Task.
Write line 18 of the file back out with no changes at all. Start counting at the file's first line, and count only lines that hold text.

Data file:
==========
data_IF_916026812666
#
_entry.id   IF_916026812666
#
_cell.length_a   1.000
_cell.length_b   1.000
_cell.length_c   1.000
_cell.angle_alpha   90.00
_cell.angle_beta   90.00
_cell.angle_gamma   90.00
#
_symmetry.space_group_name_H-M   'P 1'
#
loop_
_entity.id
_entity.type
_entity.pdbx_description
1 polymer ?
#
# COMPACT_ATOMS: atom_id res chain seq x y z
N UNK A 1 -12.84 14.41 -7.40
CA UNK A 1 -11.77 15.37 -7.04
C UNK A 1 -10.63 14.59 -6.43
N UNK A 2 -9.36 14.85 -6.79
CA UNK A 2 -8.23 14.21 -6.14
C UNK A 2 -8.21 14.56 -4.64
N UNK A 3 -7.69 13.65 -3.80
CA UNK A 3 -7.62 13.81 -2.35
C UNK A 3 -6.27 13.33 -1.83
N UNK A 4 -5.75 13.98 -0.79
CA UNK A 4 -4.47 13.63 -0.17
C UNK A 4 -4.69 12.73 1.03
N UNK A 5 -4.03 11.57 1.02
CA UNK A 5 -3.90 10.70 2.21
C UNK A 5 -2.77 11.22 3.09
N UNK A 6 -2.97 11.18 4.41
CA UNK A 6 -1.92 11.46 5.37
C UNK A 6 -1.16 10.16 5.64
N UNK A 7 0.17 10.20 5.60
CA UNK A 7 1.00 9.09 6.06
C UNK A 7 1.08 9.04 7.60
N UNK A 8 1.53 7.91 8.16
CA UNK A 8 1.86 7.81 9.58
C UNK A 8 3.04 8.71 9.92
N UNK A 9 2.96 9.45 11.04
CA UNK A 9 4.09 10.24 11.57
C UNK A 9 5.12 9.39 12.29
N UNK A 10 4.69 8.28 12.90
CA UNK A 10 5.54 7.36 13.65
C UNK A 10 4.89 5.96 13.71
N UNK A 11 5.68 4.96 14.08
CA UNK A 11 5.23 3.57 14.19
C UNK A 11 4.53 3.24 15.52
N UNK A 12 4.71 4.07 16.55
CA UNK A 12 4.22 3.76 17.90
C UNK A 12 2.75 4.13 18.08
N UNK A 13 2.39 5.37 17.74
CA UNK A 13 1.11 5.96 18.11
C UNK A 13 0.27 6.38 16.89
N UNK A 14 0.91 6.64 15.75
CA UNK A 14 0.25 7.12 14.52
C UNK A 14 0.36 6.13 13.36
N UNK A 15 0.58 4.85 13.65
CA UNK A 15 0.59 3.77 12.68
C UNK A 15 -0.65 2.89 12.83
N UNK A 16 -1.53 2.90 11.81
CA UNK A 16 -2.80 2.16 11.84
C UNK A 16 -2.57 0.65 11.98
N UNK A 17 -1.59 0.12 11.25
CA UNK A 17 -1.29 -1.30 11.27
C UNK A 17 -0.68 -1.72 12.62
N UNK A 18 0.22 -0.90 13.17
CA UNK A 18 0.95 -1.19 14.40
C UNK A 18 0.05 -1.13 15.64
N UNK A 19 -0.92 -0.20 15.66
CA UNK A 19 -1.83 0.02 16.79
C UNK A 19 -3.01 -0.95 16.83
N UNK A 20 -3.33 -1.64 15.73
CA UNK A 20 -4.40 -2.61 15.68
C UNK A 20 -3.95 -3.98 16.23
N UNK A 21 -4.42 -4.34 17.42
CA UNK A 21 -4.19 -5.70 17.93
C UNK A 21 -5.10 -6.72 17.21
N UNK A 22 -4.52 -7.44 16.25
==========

1 polymer ?